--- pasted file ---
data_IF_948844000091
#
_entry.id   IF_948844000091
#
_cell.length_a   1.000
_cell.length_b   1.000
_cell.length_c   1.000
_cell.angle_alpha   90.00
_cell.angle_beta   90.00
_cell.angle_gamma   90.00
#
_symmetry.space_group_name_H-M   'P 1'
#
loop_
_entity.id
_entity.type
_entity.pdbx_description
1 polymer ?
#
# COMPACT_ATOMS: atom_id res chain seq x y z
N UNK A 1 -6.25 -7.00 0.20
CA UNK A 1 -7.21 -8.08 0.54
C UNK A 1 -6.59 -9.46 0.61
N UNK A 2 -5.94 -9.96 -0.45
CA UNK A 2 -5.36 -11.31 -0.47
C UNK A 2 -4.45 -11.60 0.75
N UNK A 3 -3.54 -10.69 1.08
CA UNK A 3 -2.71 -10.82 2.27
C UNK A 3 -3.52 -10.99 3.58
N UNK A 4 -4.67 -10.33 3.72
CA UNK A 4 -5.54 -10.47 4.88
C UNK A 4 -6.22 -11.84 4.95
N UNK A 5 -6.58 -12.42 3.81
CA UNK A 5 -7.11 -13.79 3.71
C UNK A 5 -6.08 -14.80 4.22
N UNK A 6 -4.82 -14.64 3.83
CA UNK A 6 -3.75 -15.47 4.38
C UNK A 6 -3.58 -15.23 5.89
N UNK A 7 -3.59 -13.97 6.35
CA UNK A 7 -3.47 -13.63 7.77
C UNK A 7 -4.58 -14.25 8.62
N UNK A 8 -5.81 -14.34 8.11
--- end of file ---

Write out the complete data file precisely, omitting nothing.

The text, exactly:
data_IF_948844000091
#
_entry.id   IF_948844000091
#
_cell.length_a   1.000
_cell.length_b   1.000
_cell.length_c   1.000
_cell.angle_alpha   90.00
_cell.angle_beta   90.00
_cell.angle_gamma   90.00
#
_symmetry.space_group_name_H-M   'P 1'
#
loop_
_entity.id
_entity.type
_entity.pdbx_description
1 polymer ?
#
# COMPACT_ATOMS: atom_id res chain seq x y z
N UNK A 1 -6.25 -7.00 0.20
CA UNK A 1 -7.21 -8.08 0.54
C UNK A 1 -6.59 -9.46 0.61
N UNK A 2 -5.94 -9.96 -0.45
CA UNK A 2 -5.36 -11.31 -0.47
C UNK A 2 -4.45 -11.60 0.75
N UNK A 3 -3.54 -10.69 1.08
CA UNK A 3 -2.71 -10.82 2.27
C UNK A 3 -3.52 -10.99 3.58
N UNK A 4 -4.67 -10.33 3.72
CA UNK A 4 -5.54 -10.47 4.88
C UNK A 4 -6.22 -11.84 4.95
N UNK A 5 -6.58 -12.42 3.81
CA UNK A 5 -7.11 -13.79 3.71
C UNK A 5 -6.08 -14.80 4.22
N UNK A 6 -4.82 -14.64 3.83
CA UNK A 6 -3.75 -15.47 4.38
C UNK A 6 -3.58 -15.23 5.89
N UNK A 7 -3.59 -13.97 6.35
CA UNK A 7 -3.47 -13.63 7.77
C UNK A 7 -4.58 -14.25 8.62
N UNK A 8 -5.81 -14.34 8.11